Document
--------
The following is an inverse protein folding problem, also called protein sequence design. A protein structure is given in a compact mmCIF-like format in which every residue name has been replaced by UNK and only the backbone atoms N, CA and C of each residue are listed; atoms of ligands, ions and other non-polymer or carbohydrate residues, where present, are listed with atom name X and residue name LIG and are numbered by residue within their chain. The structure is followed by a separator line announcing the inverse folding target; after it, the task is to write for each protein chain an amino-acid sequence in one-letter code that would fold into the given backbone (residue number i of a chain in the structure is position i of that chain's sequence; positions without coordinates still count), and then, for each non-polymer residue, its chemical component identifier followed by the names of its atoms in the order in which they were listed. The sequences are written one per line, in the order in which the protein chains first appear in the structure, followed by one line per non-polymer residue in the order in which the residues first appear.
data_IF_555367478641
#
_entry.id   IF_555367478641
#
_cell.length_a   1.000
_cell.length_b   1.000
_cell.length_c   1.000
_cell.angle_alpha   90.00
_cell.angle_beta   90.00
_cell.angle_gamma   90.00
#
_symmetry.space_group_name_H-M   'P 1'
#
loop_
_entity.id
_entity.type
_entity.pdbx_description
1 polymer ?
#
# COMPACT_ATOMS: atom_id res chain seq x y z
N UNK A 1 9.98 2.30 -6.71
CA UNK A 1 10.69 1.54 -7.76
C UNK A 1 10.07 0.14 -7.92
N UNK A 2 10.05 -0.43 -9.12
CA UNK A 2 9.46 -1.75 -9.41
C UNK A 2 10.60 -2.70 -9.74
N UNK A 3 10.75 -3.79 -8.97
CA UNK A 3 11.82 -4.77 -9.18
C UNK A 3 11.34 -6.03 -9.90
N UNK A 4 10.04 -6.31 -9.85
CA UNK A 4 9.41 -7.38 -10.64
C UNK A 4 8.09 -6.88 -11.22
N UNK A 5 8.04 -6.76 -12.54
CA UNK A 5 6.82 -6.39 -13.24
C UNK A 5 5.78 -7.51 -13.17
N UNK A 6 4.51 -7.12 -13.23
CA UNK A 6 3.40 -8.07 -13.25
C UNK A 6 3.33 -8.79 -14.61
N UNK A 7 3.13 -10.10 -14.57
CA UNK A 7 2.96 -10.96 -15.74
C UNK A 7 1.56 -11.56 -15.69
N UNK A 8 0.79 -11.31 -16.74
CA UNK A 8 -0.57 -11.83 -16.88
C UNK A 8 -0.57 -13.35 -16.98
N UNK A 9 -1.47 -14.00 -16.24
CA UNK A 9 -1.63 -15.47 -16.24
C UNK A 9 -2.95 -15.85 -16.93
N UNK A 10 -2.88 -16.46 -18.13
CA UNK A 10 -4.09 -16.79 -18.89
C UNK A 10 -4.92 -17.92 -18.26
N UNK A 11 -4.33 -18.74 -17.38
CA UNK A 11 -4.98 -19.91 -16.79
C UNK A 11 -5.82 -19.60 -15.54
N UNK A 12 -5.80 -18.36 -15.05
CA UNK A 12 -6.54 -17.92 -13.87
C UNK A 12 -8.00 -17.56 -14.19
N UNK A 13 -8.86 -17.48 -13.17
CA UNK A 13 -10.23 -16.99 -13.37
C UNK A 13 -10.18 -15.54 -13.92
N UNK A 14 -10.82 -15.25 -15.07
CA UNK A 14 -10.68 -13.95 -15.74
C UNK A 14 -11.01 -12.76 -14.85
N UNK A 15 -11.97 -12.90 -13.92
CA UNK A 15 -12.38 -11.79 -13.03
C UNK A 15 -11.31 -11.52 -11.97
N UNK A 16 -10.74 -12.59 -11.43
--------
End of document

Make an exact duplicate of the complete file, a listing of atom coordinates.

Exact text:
The following is an inverse protein folding problem, also called protein sequence design. A protein structure is given in a compact mmCIF-like format in which every residue name has been replaced by UNK and only the backbone atoms N, CA and C of each residue are listed; atoms of ligands, ions and other non-polymer or carbohydrate residues, where present, are listed with atom name X and residue name LIG and are numbered by residue within their chain. The structure is followed by a separator line announcing the inverse folding target; after it, the task is to write for each protein chain an amino-acid sequence in one-letter code that would fold into the given backbone (residue number i of a chain in the structure is position i of that chain's sequence; positions without coordinates still count), and then, for each non-polymer residue, its chemical component identifier followed by the names of its atoms in the order in which they were listed. The sequences are written one per line, in the order in which the protein chains first appear in the structure, followed by one line per non-polymer residue in the order in which the residues first appear.
data_IF_555367478641
#
_entry.id   IF_555367478641
#
_cell.length_a   1.000
_cell.length_b   1.000
_cell.length_c   1.000
_cell.angle_alpha   90.00
_cell.angle_beta   90.00
_cell.angle_gamma   90.00
#
_symmetry.space_group_name_H-M   'P 1'
#
loop_
_entity.id
_entity.type
_entity.pdbx_description
1 polymer ?
#
# COMPACT_ATOMS: atom_id res chain seq x y z
N UNK A 1 9.98 2.30 -6.71
CA UNK A 1 10.69 1.54 -7.76
C UNK A 1 10.07 0.14 -7.92
N UNK A 2 10.05 -0.43 -9.12
CA UNK A 2 9.46 -1.75 -9.41
C UNK A 2 10.60 -2.70 -9.74
N UNK A 3 10.75 -3.79 -8.97
CA UNK A 3 11.82 -4.77 -9.18
C UNK A 3 11.34 -6.03 -9.90
N UNK A 4 10.04 -6.31 -9.85
CA UNK A 4 9.41 -7.38 -10.64
C UNK A 4 8.09 -6.88 -11.22
N UNK A 5 8.04 -6.76 -12.54
CA UNK A 5 6.82 -6.39 -13.24
C UNK A 5 5.78 -7.51 -13.17
N UNK A 6 4.51 -7.12 -13.23
CA UNK A 6 3.40 -8.07 -13.25
C UNK A 6 3.33 -8.79 -14.61
N UNK A 7 3.13 -10.10 -14.57
CA UNK A 7 2.96 -10.96 -15.74
C UNK A 7 1.56 -11.56 -15.69
N UNK A 8 0.79 -11.31 -16.74
CA UNK A 8 -0.57 -11.83 -16.88
C UNK A 8 -0.57 -13.35 -16.98
N UNK A 9 -1.47 -14.00 -16.24
CA UNK A 9 -1.63 -15.47 -16.24
C UNK A 9 -2.95 -15.85 -16.93
N UNK A 10 -2.88 -16.46 -18.13
CA UNK A 10 -4.09 -16.79 -18.89
C UNK A 10 -4.92 -17.92 -18.26
N UNK A 11 -4.33 -18.74 -17.38
CA UNK A 11 -4.98 -19.91 -16.79
C UNK A 11 -5.82 -19.60 -15.54
N UNK A 12 -5.80 -18.36 -15.05
CA UNK A 12 -6.54 -17.92 -13.87
C UNK A 12 -8.00 -17.56 -14.19
N UNK A 13 -8.86 -17.48 -13.17
CA UNK A 13 -10.23 -16.99 -13.37
C UNK A 13 -10.18 -15.54 -13.92
N UNK A 14 -10.82 -15.25 -15.07
CA UNK A 14 -10.68 -13.95 -15.74
C UNK A 14 -11.01 -12.76 -14.85
N UNK A 15 -11.97 -12.90 -13.92
CA UNK A 15 -12.38 -11.79 -13.03
C UNK A 15 -11.31 -11.52 -11.97
N UNK A 16 -10.74 -12.59 -11.43